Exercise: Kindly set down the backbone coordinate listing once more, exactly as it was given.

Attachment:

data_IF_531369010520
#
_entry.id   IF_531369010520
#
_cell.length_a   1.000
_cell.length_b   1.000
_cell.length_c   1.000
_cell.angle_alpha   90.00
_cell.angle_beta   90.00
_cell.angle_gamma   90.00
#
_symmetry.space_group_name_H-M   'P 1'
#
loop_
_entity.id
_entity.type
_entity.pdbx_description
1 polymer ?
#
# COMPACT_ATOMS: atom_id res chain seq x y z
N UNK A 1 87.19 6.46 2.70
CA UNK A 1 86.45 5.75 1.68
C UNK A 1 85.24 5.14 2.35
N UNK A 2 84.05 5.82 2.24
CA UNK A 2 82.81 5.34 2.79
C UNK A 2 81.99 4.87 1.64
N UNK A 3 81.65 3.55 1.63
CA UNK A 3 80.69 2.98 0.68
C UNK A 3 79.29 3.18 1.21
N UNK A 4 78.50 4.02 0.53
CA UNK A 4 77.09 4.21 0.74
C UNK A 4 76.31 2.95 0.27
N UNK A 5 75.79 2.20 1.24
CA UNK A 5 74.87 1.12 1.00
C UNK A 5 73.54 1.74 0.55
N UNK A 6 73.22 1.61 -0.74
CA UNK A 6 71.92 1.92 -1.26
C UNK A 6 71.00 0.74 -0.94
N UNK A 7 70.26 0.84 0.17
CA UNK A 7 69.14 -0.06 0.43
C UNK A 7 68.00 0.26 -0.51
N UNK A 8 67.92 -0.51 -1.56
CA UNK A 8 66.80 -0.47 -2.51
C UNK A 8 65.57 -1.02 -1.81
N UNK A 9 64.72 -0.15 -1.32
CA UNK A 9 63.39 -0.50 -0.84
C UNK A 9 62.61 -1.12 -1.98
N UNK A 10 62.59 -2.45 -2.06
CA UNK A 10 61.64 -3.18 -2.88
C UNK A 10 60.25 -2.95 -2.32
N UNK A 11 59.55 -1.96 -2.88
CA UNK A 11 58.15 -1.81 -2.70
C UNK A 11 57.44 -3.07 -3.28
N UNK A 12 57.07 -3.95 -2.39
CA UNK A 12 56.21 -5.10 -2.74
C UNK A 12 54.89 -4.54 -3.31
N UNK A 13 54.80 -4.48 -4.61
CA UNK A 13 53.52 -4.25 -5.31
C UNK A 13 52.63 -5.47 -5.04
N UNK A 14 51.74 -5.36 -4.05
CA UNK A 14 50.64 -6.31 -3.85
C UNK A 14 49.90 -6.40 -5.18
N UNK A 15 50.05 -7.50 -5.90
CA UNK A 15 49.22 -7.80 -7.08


data_IF_531369010520
#
_entry.id   IF_531369010520
#
_cell.length_a   1.000
_cell.length_b   1.000
_cell.length_c   1.000
_cell.angle_alpha   90.00
_cell.angle_beta   90.00
_cell.angle_gamma   90.00
#
_symmetry.space_group_name_H-M   'P 1'
#
loop_
_entity.id
_entity.type
_entity.pdbx_description
1 polymer ?
#
# COMPACT_ATOMS: atom_id res chain seq x y z
N UNK A 1 87.19 6.46 2.70
CA UNK A 1 86.45 5.75 1.68
C UNK A 1 85.24 5.14 2.35
N UNK A 2 84.05 5.82 2.24
CA UNK A 2 82.81 5.34 2.79
C UNK A 2 81.99 4.87 1.64
N UNK A 3 81.65 3.55 1.63
CA UNK A 3 80.69 2.98 0.68
C UNK A 3 79.29 3.18 1.21
N UNK A 4 78.50 4.02 0.53
CA UNK A 4 77.09 4.21 0.74
C UNK A 4 76.31 2.95 0.27
N UNK A 5 75.79 2.20 1.24
CA UNK A 5 74.87 1.12 1.00
C UNK A 5 73.54 1.74 0.55
N UNK A 6 73.22 1.61 -0.74
CA UNK A 6 71.92 1.92 -1.26
C UNK A 6 71.00 0.74 -0.94
N UNK A 7 70.26 0.84 0.17
CA UNK A 7 69.14 -0.06 0.43
C UNK A 7 68.00 0.26 -0.51
N UNK A 8 67.92 -0.51 -1.56
CA UNK A 8 66.80 -0.47 -2.51
C UNK A 8 65.57 -1.02 -1.81
N UNK A 9 64.72 -0.15 -1.32
CA UNK A 9 63.39 -0.50 -0.84
C UNK A 9 62.61 -1.12 -1.98
N UNK A 10 62.59 -2.45 -2.06
CA UNK A 10 61.64 -3.18 -2.88
C UNK A 10 60.25 -2.95 -2.32
N UNK A 11 59.55 -1.96 -2.88
CA UNK A 11 58.15 -1.81 -2.70
C UNK A 11 57.44 -3.07 -3.28
N UNK A 12 57.07 -3.95 -2.39
CA UNK A 12 56.21 -5.10 -2.74
C UNK A 12 54.89 -4.54 -3.31
N UNK A 13 54.80 -4.48 -4.61
CA UNK A 13 53.52 -4.25 -5.31
C UNK A 13 52.63 -5.47 -5.04
N UNK A 14 51.74 -5.36 -4.05
CA UNK A 14 50.64 -6.31 -3.85
C UNK A 14 49.90 -6.40 -5.18
N UNK A 15 50.05 -7.50 -5.90
CA UNK A 15 49.22 -7.80 -7.08